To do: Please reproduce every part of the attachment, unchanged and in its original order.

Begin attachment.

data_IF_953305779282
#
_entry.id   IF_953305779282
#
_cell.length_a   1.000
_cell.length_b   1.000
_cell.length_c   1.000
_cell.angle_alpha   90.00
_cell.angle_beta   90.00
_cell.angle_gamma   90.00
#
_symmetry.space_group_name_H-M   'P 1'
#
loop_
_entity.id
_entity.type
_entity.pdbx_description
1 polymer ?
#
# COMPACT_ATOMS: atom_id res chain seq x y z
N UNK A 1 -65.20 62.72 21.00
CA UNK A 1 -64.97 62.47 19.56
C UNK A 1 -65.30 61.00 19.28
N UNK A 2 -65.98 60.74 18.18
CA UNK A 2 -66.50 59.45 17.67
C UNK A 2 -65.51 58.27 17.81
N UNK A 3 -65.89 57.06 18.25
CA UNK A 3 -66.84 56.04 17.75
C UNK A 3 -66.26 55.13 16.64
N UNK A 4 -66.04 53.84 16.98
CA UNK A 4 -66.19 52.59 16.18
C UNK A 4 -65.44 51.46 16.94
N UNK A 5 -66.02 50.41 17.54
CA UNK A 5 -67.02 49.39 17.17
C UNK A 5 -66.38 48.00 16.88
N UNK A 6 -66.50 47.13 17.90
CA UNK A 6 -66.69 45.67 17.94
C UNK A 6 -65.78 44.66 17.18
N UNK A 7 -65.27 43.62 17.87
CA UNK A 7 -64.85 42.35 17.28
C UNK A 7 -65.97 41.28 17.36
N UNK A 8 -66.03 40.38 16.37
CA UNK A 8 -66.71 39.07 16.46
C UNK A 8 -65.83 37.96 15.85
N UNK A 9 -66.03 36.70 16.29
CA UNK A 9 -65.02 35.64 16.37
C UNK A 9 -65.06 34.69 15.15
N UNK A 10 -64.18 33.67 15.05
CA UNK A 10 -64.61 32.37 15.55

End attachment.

data_IF_953305779282
#
_entry.id   IF_953305779282
#
_cell.length_a   1.000
_cell.length_b   1.000
_cell.length_c   1.000
_cell.angle_alpha   90.00
_cell.angle_beta   90.00
_cell.angle_gamma   90.00
#
_symmetry.space_group_name_H-M   'P 1'
#
loop_
_entity.id
_entity.type
_entity.pdbx_description
1 polymer ?
#
# COMPACT_ATOMS: atom_id res chain seq x y z
N UNK A 1 -65.20 62.72 21.00
CA UNK A 1 -64.97 62.47 19.56
C UNK A 1 -65.30 61.00 19.28
N UNK A 2 -65.98 60.74 18.18
CA UNK A 2 -66.50 59.45 17.67
C UNK A 2 -65.51 58.27 17.81
N UNK A 3 -65.89 57.06 18.25
CA UNK A 3 -66.84 56.04 17.75
C UNK A 3 -66.26 55.13 16.64
N UNK A 4 -66.04 53.84 16.98
CA UNK A 4 -66.19 52.59 16.18
C UNK A 4 -65.44 51.46 16.94
N UNK A 5 -66.02 50.41 17.54
CA UNK A 5 -67.02 49.39 17.17
C UNK A 5 -66.38 48.00 16.88
N UNK A 6 -66.50 47.13 17.90
CA UNK A 6 -66.69 45.67 17.94
C UNK A 6 -65.78 44.66 17.18
N UNK A 7 -65.27 43.62 17.87
CA UNK A 7 -64.85 42.35 17.28
C UNK A 7 -65.97 41.28 17.36
N UNK A 8 -66.03 40.38 16.37
CA UNK A 8 -66.71 39.07 16.46
C UNK A 8 -65.83 37.96 15.85
N UNK A 9 -66.03 36.70 16.29
CA UNK A 9 -65.02 35.64 16.37
C UNK A 9 -65.06 34.69 15.15
N UNK A 10 -64.18 33.67 15.05
CA UNK A 10 -64.61 32.37 15.55